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Brachycephalic dogs are cute, popular and personable, but they are also collectively at a far higher risk of health issues as a result of their conformations than dogs with normal-length muzzles, the latter of which are natural and the healthy norm for dogs as a species.
Many of these health issues are respiratory, which is well publicised, and often how bad such problems are relates directly to how flat the face of the affected dog is. However, a flat face also causes changes to the conformation of the eyes too, which can result in eye problems in brachycephalic dogs as well.
This article will outline the most common potential eye problems that can develop in brachycephalic dogs as a result of their facial conformation. Read on to learn more.
Proptosis is the name given to a fairly freaky-looking eye condition that can affect brachycephalic dogs with very protruding eyes; it most commonly occurs in pugs, and happens more frequently than you might think. What is proptosis? It is when the dog’s eye literally pops out of its socket.
This might sound like an urban legend, or something you only see in cartoons, but it is indeed a real threat to brachycephalic dogs with prominent eyes.
Entropion is the term used to refer to eyelids that roll inwards towards the eye, so that they rub on the eyeball itself. As you might expect this is painful and irritating for the dog, and such a condition develops in brachycephalic dogs with specific conformation anomalies in their construction of their eyes.
Ectropion is the opposite of entropion, but once more happens for the same reason, being an unusual conformation of the dog’s eye. Ectropion causes the eyelids to roll outwards, displaying the red mucous membranes within, and making them vulnerable to collecting debris and once more, becoming sore and irritated.
Distichiasis occurs when the eyelashes grow abnormally, and instead of curving outwards away from the eye as they are meant to, and into a position where they actually serve the purpose of helping to keep dirt and foreign bodies from entering the eye, cause problems instead.
If the eyelashes grow crookedly or inwards, they can actually rub the eyes and poke into the eyeball, which is painful and likely to result in inflammation and discomfort for the affected dog, which can only be resolved with removal of the eyelashes causing the problem.
Dogs need to produce liquid from their tear ducts to provide lubrication for their eyes to keep them moist and clear, and to help to remove dirt and contaminants from the eye. Many brachycephalic dogs have problems with tear production for various reasons, either because the tear ducts are positioned incorrectly, are obstructed, or cannot drain properly, due to the conformation of the brachycephalic face.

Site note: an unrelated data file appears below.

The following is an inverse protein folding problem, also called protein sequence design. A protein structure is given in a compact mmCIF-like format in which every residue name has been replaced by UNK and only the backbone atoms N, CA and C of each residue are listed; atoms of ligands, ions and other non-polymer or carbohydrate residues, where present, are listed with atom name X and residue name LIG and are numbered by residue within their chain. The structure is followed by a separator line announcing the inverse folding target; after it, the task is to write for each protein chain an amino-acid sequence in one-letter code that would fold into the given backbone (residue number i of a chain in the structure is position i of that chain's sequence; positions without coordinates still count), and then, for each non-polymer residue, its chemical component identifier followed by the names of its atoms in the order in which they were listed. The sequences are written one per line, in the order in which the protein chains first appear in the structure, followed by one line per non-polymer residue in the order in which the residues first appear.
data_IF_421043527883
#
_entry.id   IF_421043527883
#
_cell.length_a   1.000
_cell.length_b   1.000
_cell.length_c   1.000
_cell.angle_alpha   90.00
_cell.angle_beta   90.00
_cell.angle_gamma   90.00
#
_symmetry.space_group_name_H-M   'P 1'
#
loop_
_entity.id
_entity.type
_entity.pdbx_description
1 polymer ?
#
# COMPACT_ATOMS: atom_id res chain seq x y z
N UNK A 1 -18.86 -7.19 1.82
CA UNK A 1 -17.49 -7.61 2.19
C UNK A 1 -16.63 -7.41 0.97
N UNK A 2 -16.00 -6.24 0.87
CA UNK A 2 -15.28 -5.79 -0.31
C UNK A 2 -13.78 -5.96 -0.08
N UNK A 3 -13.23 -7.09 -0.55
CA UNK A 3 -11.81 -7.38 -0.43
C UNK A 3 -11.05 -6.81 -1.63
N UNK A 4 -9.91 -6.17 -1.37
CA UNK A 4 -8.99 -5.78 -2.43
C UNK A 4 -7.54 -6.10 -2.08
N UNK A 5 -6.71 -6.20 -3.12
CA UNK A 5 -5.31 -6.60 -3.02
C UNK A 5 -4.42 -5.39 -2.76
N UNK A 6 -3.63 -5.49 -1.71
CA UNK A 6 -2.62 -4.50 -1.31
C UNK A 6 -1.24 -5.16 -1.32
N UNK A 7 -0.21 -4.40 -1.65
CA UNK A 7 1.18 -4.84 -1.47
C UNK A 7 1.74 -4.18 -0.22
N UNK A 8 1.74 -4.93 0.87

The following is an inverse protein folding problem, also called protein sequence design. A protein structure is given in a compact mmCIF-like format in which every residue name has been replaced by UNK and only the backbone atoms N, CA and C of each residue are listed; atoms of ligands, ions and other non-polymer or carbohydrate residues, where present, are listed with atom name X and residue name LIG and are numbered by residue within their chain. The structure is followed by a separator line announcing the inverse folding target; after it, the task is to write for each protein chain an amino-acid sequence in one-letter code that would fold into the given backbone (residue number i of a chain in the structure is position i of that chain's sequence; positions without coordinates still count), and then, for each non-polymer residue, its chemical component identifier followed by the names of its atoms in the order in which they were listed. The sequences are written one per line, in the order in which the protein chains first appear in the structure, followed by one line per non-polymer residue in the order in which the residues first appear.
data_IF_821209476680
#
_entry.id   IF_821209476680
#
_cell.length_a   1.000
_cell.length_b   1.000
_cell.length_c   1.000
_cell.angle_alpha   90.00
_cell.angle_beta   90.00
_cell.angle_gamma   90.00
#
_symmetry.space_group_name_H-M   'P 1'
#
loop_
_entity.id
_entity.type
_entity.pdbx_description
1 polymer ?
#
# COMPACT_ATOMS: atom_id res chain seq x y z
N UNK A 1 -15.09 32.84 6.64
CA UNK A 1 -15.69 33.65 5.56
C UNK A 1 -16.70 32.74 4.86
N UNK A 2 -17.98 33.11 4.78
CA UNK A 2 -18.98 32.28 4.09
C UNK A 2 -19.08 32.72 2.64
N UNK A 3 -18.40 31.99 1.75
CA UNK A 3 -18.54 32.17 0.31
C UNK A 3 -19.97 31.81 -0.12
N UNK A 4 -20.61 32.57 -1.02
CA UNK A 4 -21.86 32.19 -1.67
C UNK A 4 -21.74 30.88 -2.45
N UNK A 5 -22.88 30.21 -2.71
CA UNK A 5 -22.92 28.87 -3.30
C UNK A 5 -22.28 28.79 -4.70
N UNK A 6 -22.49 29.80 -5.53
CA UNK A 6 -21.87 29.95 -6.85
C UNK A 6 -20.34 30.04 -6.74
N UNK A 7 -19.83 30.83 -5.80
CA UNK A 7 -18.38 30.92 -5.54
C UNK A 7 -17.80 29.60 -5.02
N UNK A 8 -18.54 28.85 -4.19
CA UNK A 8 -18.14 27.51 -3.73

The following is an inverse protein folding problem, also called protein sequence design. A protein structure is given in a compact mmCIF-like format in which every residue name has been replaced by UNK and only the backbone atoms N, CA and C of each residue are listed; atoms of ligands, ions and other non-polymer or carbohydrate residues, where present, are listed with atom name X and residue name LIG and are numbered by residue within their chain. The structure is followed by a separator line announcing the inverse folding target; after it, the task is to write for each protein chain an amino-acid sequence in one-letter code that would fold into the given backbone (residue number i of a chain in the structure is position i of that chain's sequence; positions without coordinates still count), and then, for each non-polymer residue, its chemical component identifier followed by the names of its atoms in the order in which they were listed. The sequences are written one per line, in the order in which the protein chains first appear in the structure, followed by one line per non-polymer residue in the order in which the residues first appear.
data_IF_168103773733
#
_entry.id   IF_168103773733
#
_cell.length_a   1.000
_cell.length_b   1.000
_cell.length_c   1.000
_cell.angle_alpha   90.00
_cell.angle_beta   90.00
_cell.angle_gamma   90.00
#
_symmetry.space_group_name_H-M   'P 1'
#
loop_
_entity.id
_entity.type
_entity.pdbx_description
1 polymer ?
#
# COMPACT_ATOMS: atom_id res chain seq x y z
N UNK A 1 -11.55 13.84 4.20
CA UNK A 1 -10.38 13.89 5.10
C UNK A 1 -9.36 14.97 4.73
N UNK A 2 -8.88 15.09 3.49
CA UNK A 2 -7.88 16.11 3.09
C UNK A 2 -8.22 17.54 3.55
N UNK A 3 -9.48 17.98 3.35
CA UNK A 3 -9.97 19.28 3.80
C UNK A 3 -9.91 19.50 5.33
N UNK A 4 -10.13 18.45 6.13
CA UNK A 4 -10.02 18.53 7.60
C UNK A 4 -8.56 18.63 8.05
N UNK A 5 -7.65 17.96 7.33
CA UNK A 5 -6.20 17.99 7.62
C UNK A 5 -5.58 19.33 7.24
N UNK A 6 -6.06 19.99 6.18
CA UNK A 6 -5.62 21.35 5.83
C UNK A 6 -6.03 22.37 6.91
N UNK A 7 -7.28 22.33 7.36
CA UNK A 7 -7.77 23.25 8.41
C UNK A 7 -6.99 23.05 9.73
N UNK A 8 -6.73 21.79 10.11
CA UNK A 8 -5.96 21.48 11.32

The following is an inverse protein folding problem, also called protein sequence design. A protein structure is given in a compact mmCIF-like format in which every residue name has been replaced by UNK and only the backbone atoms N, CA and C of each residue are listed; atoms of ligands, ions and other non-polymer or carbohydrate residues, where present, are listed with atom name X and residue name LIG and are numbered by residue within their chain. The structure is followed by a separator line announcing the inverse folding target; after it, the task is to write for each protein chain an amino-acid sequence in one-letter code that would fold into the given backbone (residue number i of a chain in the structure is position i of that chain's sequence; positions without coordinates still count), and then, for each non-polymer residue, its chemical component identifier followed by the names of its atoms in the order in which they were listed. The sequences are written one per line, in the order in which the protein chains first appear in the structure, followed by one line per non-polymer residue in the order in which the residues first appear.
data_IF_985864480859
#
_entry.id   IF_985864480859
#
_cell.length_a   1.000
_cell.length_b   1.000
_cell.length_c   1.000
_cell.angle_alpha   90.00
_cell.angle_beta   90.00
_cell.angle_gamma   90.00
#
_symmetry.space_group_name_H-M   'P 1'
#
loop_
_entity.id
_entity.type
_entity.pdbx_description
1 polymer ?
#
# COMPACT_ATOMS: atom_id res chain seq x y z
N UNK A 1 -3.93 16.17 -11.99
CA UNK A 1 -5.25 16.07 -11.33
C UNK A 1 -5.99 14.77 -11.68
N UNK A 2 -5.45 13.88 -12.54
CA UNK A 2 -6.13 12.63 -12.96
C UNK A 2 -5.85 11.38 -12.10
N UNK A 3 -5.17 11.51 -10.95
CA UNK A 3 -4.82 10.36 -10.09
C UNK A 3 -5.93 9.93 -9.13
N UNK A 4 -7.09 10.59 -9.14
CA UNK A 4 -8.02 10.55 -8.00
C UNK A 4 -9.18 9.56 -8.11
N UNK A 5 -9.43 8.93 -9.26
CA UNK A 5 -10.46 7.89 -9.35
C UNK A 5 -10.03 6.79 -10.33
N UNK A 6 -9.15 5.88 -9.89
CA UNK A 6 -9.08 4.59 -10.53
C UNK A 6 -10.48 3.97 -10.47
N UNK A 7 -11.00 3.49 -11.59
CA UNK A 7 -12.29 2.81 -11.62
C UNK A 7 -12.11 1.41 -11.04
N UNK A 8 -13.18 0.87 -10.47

At best, this can result in problems like tear staining in affected dogs that may simply be largely cosmetic, but it can also result in overly dry eyes, irritations and infections, and the need to provide artificial lubrication for the eyes or even perform an operation to correct the tear ducts’ positioning to enable them to function more effectively.
This condition in brachycephalic dogs develops due to the shape and positioning of the nose and eyes, and tends to develop only in dogs with very wrinkled or exaggerated features and very flat faces.
It causes the fur on and alongside of the dog’s nasal folds to actually make contact with their eyes and rub them, causing the same pain, inflammation, soreness, and risk of other complications that other eye occlusions do in their turn.
Lagophthalmia is the result of a brachycephalic conformation defect that makes affected dogs physically unable to fully close their eyelids. This result in a wide range of problems that are uncomfortable and can cause permanent vision loss, such as the eyes drying out, the development of ulcers, and a number of other significant issues too.
Macropalpebral fissures often, but not exclusively, occurs as a secondary complication of entropion or ectropion in dogs, and this is the name given to the fissures or sores that can develop on the dog’s eyes if they are irritated by rubbing eyelids or other conformation issues.
Seriously affected dogs suffer from macropalpebral fissure syndrome, which is a collective of problems that can ultimately cause blindness as well as pain and discomfort.
Finally, brachycephalic ocular syndrome is more of a collective of eye problems that can develop in brachycephalic dogs (sometimes in combination) than a single or standalone issue and effect.
The term is used for the multiple eye problems that can develop in brachycephalic dogs in much the same way that brachycephalic obstructive airway syndrome or BOAS is used for a collection of brachycephalic respiratory problems.
Brachycephalic ocular syndrome tends to come with three main symptoms in affected dogs, being protruding eyes, abnormally shaped eyelids that don’t function properly, and an inability for affected dogs to fully close their eyes. All of these issues combined can themselves cause multiple other secondary eye issues too.
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